JePe F16 EDF Review - RC Groups

JePe F16 EDF Review

The Jepe F16 is an all fiberglass and carbon fiber model made in the Netherlands, manufactured by Jean-Paul SchlŲsser. The reputation of this apparently unadvertised model, as described by other modellers, was exceptional. I was anxious to find out if it was accurate.

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Introduction


Wingspan:31"
Wing Area:200 sq. in. not counting fuselage
Weight:less than 4 lb.
Length:43"
Wing Loading:~30 oz/sq. ft.
Servos:JR micro digital
Battery:16-c 1700mAh NiCd
Motor:Custom, built into fan, included
ESC:Jeti 70A, included
Launch system:bungee, included
Manufacturer:JePe

The Jepe F16 is an all fiberglass and carbon fiber model made by Jean-Paul Schlosser in the Netherlands. My 16-year-old son Adam learned of this model by word of mouth and searching the internet; we havenít seen any ads in any magazine nor ads on any website. The reputation of this model, as described by other modelers, was exceptional. More research indicated that this high-quality kit came with a high-quality price tag; the kit, along with the custom-manufactured motor, fan, a matching Jeti speed control and a special bungee launch system would cost more than $1,500.00 (Canadian funds)!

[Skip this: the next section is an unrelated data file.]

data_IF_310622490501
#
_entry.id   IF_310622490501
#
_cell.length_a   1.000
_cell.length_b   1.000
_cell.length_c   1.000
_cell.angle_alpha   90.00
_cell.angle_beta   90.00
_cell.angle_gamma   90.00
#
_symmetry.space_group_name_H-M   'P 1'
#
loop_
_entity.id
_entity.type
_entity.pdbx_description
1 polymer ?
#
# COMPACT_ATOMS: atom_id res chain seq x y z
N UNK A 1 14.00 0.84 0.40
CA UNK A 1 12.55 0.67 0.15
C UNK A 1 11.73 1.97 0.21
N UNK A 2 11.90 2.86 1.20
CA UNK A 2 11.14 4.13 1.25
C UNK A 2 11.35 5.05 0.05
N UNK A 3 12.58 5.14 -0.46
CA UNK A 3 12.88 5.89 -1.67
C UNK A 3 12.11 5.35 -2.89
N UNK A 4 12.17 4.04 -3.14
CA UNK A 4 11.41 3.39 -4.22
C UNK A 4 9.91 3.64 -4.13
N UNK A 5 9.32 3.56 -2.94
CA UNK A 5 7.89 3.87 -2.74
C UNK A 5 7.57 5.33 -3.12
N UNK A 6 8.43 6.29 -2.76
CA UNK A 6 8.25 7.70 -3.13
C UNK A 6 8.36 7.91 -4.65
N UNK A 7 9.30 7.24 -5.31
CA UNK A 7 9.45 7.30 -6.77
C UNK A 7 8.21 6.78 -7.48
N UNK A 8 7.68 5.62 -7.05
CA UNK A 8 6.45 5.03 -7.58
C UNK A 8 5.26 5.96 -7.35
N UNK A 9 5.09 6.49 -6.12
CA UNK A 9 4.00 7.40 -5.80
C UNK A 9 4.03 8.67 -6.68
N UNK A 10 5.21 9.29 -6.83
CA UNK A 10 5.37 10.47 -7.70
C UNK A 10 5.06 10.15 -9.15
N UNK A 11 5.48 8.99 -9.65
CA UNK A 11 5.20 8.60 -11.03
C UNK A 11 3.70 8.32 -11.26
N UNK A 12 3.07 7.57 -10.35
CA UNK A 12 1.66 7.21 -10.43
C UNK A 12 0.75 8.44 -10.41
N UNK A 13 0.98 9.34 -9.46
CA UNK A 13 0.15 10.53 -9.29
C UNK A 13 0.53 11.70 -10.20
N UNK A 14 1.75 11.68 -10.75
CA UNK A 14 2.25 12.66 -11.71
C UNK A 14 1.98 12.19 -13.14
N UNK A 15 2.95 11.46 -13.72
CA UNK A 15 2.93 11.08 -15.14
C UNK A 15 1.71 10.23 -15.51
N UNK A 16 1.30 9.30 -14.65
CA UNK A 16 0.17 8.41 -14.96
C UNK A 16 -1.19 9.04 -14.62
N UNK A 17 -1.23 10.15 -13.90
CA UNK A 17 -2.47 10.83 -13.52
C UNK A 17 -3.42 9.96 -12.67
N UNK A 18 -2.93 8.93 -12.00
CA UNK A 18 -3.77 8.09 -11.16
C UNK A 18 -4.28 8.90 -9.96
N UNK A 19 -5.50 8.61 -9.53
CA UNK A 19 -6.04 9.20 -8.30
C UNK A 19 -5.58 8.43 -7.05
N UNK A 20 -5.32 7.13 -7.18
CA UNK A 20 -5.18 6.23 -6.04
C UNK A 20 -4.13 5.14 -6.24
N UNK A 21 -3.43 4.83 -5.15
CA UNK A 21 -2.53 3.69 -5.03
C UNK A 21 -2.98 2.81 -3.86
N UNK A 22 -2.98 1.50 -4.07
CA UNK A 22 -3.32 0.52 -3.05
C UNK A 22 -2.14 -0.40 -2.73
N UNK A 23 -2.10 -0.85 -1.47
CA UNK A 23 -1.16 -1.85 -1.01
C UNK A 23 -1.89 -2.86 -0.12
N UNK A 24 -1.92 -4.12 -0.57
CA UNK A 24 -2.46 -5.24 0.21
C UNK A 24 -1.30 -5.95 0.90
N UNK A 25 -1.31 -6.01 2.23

Adam decided that a summer job would earn enough money to purchase the complete kit (and heíd be able to put some away). I told him that if he worked and paid for the kit, Iíd pay for the needed 16 cell battery pack. We already had proper servos and a receiver.

Other people who have dealt with JePe warned us that we should not expect overnight delivery. It took 3 months for the kit to be delivered! When we finally received it, it was packed in a large protective box, and all components were in good condition. Closer examination revealed that the kit was of exceptional quality. The fuselage was a combination of very light fiberglass and carbon fiber. The wings, stabilizer and fin were of an extremely light composition sandwich of fiberglass, end grain balsa and another layer of fiberglass. All components had fine detail work in relief -- panel lines, rivets, etc. The kit also included a perfectly fitting canopy, a scale styrofoam pilot, ultra-thin nylon decals, and a detailed instruction manual.

Assembly

The motor was a custom-manufactured brushless motor, about the size of a Hacker B50 motor. It came already mounted in a custom-made carbon fiber fan unit. In order to save weight, the fanís carbon fiber sleeve to hold motor was also the motorís case. A 70 amp Jeti speed control (no BEC) is used in this system.

There really isnít much construction involved. All bulkheads were pre-installed, all carbon fiber re-enforcements were built into the fuselage, and the air intakes were already installed. Basically the model needed to be assembled, the fan and motor unit installed, the radio installed, and painted. Two sticks of 8 cells of 1700 mah batteries to power the motor were installed on either side of the fan unit.

The model was painted in US Air Force grey colors. The kit's included templates were applied prior to, and removed after. This left a painted light grey design on a darker grey wing and fuselage. Itís a good technique.